Food, Funerals and Family
I know it sounds crazy, but I like funerals. Well, maybe not the funeral service so much, but the wake afterwards. I’ve been to lavishly catered post-funeral dinners at a posh restaurant and also to a wake of homemade casseroles and cakes served in a church basement. But the purpose and feelings are the same; of coming together and honoring the one who is missing.
That is why I look forward to the wake. It is over plates of food that stories are shared and memories relived. The mood subtly shifts from one of sorrow and tears to laughter and a celebration of a life. I am fascinated by familiar events, long past, told from someone else’s point of view. The memories are richer when they are shared.
I remember hearing a human interest story a couple of years ago. It was becoming a practice of elderly ladies in New Zealand to crash funerals for the free food and the chance to socialize. It didn’t matter that if they knew the deceased or not. The wake gave them a place to gather with friends and a good meal. I’m betting the deceased didn’t mind.
My mom passed away this fall. She’d been slowly failing but it still caught me by surprise. The pain of losing her and realizing my brothers and I were now orphans filled every part of me. The funeral service was full of raw emotion. It was then the realization that a she was truly gone hit me. I’d written her a short poem and it was all I could do to get through the reading.
But once the service was over and we’d gone to the Cheese House for lunch my sorrow gave way to the joy of seeing old friends and being surrounded by cousins, nephews and a big hug from my brother. My family was small to begin with then add the fact that we’ve all moved, some farther than others, from Owosso where great-grandpa settled after coming from Germany. It’s been thirty-five years since I moved away, but it still feels like home when I return and I always look for Grandpa’s house on south M-52. The last present mom gave us was bringing us all together again.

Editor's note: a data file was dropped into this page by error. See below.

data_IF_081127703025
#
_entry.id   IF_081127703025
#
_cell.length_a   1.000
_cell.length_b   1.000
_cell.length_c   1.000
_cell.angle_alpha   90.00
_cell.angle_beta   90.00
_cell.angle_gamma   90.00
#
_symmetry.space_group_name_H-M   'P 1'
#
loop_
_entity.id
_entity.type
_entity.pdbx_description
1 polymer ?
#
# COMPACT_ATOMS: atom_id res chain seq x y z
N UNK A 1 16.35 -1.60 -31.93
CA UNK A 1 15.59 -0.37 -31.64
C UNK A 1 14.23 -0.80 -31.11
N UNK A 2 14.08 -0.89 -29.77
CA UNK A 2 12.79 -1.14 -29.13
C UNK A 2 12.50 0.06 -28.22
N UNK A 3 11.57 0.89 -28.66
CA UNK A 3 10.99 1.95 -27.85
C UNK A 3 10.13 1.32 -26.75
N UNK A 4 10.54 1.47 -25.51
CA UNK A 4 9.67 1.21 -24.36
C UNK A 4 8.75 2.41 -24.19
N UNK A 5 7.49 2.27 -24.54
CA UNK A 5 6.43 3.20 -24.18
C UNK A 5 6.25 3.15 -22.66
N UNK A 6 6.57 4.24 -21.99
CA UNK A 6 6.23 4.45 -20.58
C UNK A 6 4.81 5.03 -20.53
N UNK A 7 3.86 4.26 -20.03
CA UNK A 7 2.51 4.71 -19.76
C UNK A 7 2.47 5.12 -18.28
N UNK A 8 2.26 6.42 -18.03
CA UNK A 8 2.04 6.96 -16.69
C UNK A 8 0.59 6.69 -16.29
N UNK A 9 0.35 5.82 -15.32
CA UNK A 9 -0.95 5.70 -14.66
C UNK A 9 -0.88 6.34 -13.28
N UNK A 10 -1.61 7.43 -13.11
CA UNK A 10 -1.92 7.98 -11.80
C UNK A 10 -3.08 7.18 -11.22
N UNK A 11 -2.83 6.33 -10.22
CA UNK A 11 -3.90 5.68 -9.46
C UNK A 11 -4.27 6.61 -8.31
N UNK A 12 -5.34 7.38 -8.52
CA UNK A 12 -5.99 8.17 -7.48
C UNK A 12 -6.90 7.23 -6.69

The strong shoulders of my son gave me a secure place to lean while I talked to people I hadn’t seen in forty to fifty years. One of my brother’s high school friends came with his wife to honor my mom. Jim brought up some memories I had forgotten. The more we reminisced the more we remembered.
There was also an ex-wife who was so good to see. She’d been a part of our family and knew my mom for over twenty years and I was glad she came. Both of my nephews’ children, who I hadn’t met, were there along with a new baby.
A funeral isn’t only about losing but it is about renewing; family ties and lost friendships.
I remember my mom in the field
of flowers beside our house.
Warm bread fresh from the oven.
Gertie and Norma coming for coffee.
I remember a white enamel dishpan,
the one with red trim,
filled with wild strawberries.
Mom’s fingers stained from the picking.
I remember Saturday mornings spent
sewing and watching cartoons.
Snapping beans on the back step.
Canning tomatoes in the fall.
I remember mom reading in the shade
of the basswood tree,
solving a mystery
with Agatha Christie.
I remember Mom working
in her store.
Rows of tropical fish tanks
back-lit like works of art.
I remember the safety of mom’s arms,
the goodness of her heart,
being tucked into bed,
and a kiss goodnight.